The Giver Trailer is Here and It Looks Awesomely Creepy

Lois Lowry’s Newbery Award-winning novel The Giver is coming to the big screen, and the first official trailer is out. Take a peek!

The film will star big names Jeff Bridges (as the Giver), Meryl Streep, and Katie Holmes. Newcomer Brenton Thwaites will play the lead role of Jonas, the new Receiver of Memory for his community. Read the rest of this entry »


The Best Book I Read Last Year

Looking for a good read to begin 2014 right? We have some recommendations for you! Here’s a list of eNotes’ staff members favorite picks from a year of reading. We hope it inspires you when creating your list for 2014.

Clearly the editors, interns, marketing staff and others behind eNotes are a mixed bunch, with high-brow, chick lit, and even photography manuals between us. Check out our reads and let us know what’s on your list in a comment below.

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Gone Girl

This huge bestseller was probably on many readers’ lists for 2013, with its spellbinding plot and really, pretty horrifying characters. It had me compulsively turning its pages, making Gillian Flynn’s dark thriller easily a one-weekend-read. Warning: don’t pick it up without a bit of time on your hands; you won’t want to put it down without solving the mystery of Amy Dunne’s disappearance.

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Infinite Jest

One of eNotes’ co-founders selected a throwback for his 2013 pick: David Foster Wallace’s 1996 novel Infinite Jest. The book is set in a futuristic society of North America and has inspired some polarizing opinions from readers for its complex plot, but it has to be admired for its influence over the past two decades of fiction. If you’re looking for a challenging, important read, look no further.

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2013 National Book Award Winners

Is your Kindle finger itching? Do you have a yearning to go to the bookstore or library but don’t know what sounds good? Well, maybe this will help.  Last night, this year’s National Book Awards were announced. Here is the complete list of winners and finalists.

James McBride took the fiction prize for his novel The Good Lord Bird (Riverhead Books/Penguin Group USA):

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Abolitionist John Brown calls her “Little Onion,” but her real name is Henry. A slave in Kansas mistaken for a girl due to the sackcloth smock he was wearing when Brown shot his master, the light-skinned, curly-haired 12-year-old ends up living as a young woman, most often encamped with Brown’s renegade band of freedom warriors as they traverse the country, raising arms and ammunition for their battle against slavery. Though they travel to Rochester, New York, to meet with Frederick Douglass and Canada to enlist the help of Harriet Tubman, Brown and his ragtag army fail to muster sufficient support for their mission to liberate African Americans, heading inexorably to the infamously bloody and pathetic raid on Harpers Ferry.  Starred Review, Booklist  –Carol Haggas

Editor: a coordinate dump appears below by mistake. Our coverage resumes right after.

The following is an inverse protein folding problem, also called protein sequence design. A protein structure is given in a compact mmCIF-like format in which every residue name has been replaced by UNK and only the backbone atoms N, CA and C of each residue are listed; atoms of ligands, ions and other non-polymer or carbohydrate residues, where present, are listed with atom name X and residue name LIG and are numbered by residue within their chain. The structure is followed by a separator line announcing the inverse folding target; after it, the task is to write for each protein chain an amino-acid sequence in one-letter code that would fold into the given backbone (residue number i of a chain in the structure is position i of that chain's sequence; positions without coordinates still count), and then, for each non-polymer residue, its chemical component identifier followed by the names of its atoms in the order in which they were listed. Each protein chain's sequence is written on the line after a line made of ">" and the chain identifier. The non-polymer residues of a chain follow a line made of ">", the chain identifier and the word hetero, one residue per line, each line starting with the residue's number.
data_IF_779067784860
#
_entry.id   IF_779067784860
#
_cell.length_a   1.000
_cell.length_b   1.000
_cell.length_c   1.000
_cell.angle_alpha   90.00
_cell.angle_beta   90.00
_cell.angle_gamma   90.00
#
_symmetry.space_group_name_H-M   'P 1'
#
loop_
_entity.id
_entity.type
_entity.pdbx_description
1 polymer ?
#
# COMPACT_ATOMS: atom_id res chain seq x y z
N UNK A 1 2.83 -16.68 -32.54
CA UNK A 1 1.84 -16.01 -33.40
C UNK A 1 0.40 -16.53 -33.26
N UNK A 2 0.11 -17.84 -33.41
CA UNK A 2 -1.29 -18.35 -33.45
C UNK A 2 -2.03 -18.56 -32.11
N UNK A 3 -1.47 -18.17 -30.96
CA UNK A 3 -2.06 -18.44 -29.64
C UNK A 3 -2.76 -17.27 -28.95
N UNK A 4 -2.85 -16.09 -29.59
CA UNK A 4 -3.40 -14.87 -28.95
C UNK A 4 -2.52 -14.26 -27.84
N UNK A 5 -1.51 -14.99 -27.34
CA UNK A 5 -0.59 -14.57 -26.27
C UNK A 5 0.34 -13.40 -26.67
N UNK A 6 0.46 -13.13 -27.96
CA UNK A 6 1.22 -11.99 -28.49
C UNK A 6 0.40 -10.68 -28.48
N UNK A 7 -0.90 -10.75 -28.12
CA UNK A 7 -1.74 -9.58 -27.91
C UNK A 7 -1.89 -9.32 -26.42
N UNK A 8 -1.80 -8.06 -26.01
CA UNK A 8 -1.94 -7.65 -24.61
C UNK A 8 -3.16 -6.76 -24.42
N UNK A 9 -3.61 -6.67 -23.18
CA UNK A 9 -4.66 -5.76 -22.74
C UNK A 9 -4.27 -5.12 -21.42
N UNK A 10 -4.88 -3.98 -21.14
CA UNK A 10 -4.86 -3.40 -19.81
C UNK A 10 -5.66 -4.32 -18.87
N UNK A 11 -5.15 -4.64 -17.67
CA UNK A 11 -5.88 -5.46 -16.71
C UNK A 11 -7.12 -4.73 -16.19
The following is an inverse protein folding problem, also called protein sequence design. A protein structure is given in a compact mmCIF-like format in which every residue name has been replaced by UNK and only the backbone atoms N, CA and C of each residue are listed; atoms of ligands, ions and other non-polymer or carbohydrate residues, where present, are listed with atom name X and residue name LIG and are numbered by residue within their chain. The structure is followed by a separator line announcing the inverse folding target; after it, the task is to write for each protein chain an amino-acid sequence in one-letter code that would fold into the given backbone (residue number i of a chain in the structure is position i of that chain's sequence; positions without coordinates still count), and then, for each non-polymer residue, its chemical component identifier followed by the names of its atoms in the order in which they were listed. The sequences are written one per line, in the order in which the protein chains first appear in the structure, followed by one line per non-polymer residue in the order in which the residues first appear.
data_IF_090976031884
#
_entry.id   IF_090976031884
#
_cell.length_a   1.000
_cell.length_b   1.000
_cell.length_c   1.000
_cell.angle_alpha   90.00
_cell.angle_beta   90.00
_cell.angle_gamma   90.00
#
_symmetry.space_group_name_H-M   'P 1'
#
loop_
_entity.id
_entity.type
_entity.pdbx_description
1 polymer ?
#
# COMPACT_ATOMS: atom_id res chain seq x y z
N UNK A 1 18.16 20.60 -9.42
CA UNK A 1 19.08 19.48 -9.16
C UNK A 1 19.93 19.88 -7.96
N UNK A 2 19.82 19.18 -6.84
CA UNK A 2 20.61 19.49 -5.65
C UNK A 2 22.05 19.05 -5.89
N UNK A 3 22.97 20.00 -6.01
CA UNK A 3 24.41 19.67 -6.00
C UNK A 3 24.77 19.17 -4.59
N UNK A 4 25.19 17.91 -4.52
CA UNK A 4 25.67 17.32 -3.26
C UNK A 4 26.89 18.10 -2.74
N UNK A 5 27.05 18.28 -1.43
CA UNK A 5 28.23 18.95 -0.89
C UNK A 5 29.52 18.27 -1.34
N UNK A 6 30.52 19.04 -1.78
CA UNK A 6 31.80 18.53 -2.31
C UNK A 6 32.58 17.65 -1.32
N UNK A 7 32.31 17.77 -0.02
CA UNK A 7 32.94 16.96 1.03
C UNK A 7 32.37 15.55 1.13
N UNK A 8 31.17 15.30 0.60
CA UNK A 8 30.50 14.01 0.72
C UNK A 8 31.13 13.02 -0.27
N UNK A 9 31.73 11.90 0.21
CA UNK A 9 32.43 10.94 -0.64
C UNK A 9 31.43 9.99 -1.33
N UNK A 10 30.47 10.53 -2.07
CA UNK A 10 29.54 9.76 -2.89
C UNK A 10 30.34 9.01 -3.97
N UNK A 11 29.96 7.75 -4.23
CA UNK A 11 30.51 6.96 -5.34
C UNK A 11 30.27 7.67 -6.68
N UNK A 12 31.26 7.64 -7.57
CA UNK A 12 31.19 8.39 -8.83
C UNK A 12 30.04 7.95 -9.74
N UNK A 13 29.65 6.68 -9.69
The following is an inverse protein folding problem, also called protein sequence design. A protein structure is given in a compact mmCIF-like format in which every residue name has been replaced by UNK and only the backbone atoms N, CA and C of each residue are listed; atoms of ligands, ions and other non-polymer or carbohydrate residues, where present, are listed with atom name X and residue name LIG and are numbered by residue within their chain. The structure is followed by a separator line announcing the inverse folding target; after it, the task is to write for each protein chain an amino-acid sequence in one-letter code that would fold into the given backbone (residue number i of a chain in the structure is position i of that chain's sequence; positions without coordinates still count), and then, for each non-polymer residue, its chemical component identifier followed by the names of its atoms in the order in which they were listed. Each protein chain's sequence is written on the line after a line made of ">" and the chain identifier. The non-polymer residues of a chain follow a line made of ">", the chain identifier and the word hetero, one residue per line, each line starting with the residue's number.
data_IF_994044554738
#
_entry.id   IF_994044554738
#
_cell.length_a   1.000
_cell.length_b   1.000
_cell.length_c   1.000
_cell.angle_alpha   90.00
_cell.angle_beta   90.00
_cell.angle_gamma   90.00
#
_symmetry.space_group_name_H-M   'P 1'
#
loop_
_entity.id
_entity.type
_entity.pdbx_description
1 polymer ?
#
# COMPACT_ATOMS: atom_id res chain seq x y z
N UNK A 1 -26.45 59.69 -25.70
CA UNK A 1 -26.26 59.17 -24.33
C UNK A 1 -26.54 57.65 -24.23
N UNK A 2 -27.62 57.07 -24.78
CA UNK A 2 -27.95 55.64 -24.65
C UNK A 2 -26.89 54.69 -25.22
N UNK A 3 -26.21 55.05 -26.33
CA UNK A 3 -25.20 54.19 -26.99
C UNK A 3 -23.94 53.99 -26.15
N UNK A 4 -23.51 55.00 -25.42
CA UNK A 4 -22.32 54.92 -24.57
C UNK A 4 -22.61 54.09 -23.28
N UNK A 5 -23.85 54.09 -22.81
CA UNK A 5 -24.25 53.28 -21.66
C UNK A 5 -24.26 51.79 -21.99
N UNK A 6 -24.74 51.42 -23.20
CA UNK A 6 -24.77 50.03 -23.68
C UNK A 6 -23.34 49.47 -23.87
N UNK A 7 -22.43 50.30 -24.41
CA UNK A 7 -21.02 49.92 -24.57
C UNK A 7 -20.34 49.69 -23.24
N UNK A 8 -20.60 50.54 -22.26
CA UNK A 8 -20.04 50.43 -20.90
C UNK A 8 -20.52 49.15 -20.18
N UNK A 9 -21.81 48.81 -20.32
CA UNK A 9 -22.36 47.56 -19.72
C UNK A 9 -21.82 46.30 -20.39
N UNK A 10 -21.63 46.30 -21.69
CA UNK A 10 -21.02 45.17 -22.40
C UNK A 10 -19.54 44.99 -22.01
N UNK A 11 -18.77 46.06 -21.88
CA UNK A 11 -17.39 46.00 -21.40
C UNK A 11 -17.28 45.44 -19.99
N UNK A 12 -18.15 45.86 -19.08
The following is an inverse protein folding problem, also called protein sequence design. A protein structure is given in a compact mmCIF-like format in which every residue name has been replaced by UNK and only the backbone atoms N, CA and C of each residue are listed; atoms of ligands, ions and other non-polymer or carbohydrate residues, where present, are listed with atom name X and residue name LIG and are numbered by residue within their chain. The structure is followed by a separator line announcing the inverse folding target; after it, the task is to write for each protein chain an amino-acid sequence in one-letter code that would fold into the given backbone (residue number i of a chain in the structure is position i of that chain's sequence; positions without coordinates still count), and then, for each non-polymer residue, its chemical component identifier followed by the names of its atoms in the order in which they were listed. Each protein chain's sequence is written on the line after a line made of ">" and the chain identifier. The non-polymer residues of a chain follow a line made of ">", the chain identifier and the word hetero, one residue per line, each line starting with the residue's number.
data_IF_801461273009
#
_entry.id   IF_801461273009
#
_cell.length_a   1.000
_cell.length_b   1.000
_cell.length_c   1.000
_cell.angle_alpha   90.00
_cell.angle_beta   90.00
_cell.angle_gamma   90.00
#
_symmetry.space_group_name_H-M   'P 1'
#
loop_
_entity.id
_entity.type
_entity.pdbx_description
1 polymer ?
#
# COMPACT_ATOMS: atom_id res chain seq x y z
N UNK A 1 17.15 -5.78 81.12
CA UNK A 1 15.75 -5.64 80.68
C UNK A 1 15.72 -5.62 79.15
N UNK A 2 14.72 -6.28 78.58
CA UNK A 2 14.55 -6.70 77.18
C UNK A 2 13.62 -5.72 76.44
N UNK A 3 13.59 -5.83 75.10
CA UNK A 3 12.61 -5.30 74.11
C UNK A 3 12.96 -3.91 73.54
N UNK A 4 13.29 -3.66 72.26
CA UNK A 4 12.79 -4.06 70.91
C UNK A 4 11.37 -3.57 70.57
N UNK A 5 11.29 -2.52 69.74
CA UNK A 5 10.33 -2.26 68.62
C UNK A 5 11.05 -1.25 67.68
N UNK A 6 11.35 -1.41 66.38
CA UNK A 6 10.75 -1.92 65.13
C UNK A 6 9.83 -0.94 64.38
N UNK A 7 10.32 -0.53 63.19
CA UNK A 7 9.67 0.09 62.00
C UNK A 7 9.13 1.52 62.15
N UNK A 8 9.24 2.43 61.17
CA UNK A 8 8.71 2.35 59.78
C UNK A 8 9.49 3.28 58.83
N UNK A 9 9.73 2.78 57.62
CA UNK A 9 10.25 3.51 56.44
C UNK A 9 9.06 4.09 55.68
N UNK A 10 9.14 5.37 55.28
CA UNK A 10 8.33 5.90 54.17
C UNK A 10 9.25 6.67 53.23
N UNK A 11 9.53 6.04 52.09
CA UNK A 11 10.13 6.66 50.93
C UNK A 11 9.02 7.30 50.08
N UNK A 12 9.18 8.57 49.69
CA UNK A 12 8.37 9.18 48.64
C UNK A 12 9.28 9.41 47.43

Finalists for the prize included:

Rachel Kushner, The Flamethrowers (Scribner/Simon & Schuster)

Jhumpa Lahiri, The Lowland (Alfred A. Knopf/Random House)

Thomas Pynchon, Bleeding Edge (The Penguin Press/Penguin Group USA)

George Saunders, Tenth of December (Random House)

The winner for non-fiction is George Packer for The Unwinding: An Inner History of the New America (Farrar, Straus and Giroux)

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No Child Left Inspired: Parent-Teacher Night Blues

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Last night I attended Parent-Teacher night with my eighth grade son.  It was depressing.

For two hours, I, my son, and several hundred other parents were herded from classroom to classroom where we were introduced to the variety of TEKS tests our children would endure this year.  TEKS, the acronym for the assessment  “Texas Essential Knowledge and Skills,” will measure students’ ability to take tests.  Honestly, that’s what it boils down to. The four areas of “knowledge” they will assess are math, science, history, and social studies.  Writing, and critical thinking, apparently, are not deemed “essential.”

Now,  I realize teachers only have ten minutes to address each class.  They were dead tired, as was I.  But you know, in each ten minute session, ALL I heard was due dates for tests and the breakdown of grades. In not a single class was there any excitement about the curriculum, no discussion of new ideas or interesting projects… nothing.

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What You Read Over Summer Vacation: Readers Respond to eNotes

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Remember, just a few months ago, when the summer seemed endless and our Loyal Blog Readers were asked what  books were going into beach bags and which were being chucked in the backseats of cars?  Some were novels recommended by a friend; others were purchased because of the rave reviews of trusted literary critics; still others were ones that had been Christmas gifts that we were finally going to have time to read.  Well, now those readers report back, with thumbs up or down or sideways about those earlier choices, and some that snuck in somehow…impulse buys or gifts.  Here’s what you had to say about your summer reading selections:  

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